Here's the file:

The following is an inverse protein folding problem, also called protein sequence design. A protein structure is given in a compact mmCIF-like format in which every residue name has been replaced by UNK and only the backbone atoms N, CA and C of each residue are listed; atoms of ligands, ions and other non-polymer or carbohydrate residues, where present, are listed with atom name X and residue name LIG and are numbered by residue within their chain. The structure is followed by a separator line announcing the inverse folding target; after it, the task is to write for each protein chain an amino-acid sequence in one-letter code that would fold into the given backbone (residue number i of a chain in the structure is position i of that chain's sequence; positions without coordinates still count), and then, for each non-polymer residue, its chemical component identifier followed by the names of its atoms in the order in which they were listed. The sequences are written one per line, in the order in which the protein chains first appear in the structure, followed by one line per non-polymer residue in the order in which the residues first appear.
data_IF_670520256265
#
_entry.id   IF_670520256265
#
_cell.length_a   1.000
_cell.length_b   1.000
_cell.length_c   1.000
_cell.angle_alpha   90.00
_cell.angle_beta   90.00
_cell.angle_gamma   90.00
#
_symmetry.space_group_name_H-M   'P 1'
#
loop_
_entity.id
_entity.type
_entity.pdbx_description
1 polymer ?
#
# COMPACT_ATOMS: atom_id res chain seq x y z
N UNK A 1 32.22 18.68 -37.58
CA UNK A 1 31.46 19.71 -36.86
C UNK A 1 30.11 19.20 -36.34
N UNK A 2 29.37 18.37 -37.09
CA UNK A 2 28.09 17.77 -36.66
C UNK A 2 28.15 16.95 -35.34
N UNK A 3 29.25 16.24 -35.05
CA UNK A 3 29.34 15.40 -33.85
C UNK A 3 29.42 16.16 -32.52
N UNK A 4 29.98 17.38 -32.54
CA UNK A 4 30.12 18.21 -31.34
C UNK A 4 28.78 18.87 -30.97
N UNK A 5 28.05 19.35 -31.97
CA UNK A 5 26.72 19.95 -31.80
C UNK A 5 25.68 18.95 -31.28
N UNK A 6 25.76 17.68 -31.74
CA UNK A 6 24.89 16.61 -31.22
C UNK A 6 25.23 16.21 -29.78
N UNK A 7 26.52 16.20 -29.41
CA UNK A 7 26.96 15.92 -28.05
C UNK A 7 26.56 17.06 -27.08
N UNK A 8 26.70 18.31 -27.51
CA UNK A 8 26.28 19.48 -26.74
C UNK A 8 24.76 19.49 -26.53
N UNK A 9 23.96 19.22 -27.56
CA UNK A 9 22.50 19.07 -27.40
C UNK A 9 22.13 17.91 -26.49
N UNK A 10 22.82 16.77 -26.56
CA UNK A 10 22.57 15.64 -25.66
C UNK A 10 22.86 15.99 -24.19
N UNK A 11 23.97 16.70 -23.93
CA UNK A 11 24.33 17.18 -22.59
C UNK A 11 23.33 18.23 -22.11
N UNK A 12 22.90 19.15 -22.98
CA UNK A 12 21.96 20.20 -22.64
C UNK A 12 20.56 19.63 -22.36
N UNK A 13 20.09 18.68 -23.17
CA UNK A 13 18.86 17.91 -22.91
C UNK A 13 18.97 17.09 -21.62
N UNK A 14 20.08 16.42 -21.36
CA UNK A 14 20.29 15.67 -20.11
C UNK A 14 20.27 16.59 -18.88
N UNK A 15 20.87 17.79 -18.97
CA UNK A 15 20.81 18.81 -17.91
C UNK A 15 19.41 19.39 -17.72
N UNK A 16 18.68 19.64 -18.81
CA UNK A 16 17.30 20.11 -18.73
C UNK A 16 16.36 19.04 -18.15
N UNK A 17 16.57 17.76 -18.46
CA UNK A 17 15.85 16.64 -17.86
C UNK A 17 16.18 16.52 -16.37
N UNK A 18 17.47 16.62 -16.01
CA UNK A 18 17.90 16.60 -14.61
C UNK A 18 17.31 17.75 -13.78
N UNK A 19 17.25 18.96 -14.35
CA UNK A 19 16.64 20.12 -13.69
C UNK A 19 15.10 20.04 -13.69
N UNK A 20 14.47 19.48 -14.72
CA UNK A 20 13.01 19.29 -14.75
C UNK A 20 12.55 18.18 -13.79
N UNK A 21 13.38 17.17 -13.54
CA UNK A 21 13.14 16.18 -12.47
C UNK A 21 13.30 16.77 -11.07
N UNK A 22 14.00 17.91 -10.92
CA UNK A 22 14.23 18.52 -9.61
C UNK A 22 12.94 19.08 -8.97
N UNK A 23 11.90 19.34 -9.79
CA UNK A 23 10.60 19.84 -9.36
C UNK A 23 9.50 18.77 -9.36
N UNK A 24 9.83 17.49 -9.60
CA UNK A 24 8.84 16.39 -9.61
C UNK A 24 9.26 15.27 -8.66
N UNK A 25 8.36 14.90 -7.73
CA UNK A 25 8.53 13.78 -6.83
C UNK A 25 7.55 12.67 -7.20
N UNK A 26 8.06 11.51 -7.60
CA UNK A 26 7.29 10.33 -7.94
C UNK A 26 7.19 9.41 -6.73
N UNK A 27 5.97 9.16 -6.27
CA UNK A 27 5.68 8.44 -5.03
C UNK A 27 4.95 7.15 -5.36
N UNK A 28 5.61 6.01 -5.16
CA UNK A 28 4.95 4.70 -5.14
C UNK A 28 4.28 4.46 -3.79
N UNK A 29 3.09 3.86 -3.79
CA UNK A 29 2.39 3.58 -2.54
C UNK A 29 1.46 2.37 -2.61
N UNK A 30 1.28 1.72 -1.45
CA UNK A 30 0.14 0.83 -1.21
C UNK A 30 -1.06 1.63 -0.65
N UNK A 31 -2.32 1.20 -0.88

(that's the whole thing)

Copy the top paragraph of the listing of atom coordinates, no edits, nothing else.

The following is an inverse protein folding problem, also called protein sequence design. A protein structure is given in a compact mmCIF-like format in which every residue name has been replaced by UNK and only the backbone atoms N, CA and C of each residue are listed; atoms of ligands, ions and other non-polymer or carbohydrate residues, where present, are listed with atom name X and residue name LIG and are numbered by residue within their chain. The structure is followed by a separator line announcing the inverse folding target; after it, the task is to write for each protein chain an amino-acid sequence in one-letter code that would fold into the given backbone (residue number i of a chain in the structure is position i of that chain's sequence; positions without coordinates still count), and then, for each non-polymer residue, its chemical component identifier followed by the names of its atoms in the order in which they were listed. The sequences are written one per line, in the order in which the protein chains first appear in the structure, followed by one line per non-polymer residue in the order in which the residues first appear.